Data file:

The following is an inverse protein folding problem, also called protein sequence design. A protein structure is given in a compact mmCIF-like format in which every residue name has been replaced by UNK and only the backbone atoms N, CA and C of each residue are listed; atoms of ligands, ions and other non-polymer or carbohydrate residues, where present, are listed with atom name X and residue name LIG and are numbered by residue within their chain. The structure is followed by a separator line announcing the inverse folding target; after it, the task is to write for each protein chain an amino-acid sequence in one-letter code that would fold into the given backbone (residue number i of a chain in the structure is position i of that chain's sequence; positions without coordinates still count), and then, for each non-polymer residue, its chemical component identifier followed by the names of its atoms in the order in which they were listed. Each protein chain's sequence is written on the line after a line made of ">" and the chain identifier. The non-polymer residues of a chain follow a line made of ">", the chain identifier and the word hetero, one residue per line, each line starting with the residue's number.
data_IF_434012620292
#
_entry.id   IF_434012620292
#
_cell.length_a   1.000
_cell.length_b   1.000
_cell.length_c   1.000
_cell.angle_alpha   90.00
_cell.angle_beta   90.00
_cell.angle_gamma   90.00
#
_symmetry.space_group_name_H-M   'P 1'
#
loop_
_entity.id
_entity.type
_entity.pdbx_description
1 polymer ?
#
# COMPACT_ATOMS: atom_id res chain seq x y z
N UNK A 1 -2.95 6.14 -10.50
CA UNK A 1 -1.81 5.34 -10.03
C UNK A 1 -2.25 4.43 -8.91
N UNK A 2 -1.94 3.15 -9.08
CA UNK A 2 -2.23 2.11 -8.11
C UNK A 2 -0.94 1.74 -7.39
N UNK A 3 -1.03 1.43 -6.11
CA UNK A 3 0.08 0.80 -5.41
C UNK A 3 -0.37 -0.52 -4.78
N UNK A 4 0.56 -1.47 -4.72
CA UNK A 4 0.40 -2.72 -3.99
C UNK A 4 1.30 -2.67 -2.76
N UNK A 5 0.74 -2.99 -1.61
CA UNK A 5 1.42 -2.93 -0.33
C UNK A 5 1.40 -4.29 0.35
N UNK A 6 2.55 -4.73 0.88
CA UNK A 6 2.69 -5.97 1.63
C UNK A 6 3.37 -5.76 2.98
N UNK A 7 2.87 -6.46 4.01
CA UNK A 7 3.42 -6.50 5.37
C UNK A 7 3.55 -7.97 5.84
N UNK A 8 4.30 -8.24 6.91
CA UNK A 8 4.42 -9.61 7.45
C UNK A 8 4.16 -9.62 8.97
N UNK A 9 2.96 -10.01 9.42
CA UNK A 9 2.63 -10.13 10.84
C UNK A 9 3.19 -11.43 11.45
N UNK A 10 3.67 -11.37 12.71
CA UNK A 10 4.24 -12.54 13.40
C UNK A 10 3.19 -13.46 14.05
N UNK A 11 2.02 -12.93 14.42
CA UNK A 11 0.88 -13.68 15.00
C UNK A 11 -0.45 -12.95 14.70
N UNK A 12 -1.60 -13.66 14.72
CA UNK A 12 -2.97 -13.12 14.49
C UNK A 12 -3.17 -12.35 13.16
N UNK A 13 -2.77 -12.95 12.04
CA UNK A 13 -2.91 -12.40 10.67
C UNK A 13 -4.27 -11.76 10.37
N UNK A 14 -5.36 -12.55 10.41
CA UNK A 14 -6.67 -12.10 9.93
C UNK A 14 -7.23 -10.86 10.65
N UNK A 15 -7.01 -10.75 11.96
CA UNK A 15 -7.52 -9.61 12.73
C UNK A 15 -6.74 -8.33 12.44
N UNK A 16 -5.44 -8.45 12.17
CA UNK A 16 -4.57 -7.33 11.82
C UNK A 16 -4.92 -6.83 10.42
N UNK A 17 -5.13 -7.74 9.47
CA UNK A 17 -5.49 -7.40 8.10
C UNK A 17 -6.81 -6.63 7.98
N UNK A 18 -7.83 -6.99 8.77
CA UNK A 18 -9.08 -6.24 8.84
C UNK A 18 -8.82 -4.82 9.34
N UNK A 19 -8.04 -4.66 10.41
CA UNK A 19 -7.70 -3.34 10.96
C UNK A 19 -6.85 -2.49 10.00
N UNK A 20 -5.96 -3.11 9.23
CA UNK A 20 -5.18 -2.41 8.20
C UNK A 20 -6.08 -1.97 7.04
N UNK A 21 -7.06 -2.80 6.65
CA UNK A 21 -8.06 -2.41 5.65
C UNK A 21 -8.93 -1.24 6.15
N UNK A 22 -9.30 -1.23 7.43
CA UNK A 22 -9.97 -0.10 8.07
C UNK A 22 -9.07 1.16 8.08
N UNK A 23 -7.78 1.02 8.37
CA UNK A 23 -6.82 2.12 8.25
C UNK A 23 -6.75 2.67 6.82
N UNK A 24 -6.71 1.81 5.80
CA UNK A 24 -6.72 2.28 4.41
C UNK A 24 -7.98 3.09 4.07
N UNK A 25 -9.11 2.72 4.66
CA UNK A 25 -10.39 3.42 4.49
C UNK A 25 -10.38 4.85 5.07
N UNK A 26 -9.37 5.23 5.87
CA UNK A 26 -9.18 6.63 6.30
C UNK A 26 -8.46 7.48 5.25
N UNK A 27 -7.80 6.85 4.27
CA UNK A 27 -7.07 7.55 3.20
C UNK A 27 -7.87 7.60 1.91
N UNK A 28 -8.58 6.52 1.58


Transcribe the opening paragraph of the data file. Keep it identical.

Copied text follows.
The following is an inverse protein folding problem, also called protein sequence design. A protein structure is given in a compact mmCIF-like format in which every residue name has been replaced by UNK and only the backbone atoms N, CA and C of each residue are listed; atoms of ligands, ions and other non-polymer or carbohydrate residues, where present, are listed with atom name X and residue name LIG and are numbered by residue within their chain. The structure is followed by a separator line announcing the inverse folding target; after it, the task is to write for each protein chain an amino-acid sequence in one-letter code that would fold into the given backbone (residue number i of a chain in the structure is position i of that chain's sequence; positions without coordinates still count), and then, for each non-polymer residue, its chemical component identifier followed by the names of its atoms in the order in which they were listed. Each protein chain's sequence is written on the line after a line made of ">" and the chain identifier. The non-polymer residues of a chain follow a line made of ">", the chain identifier and the word hetero, one residue per line, each line starting with the residue's number.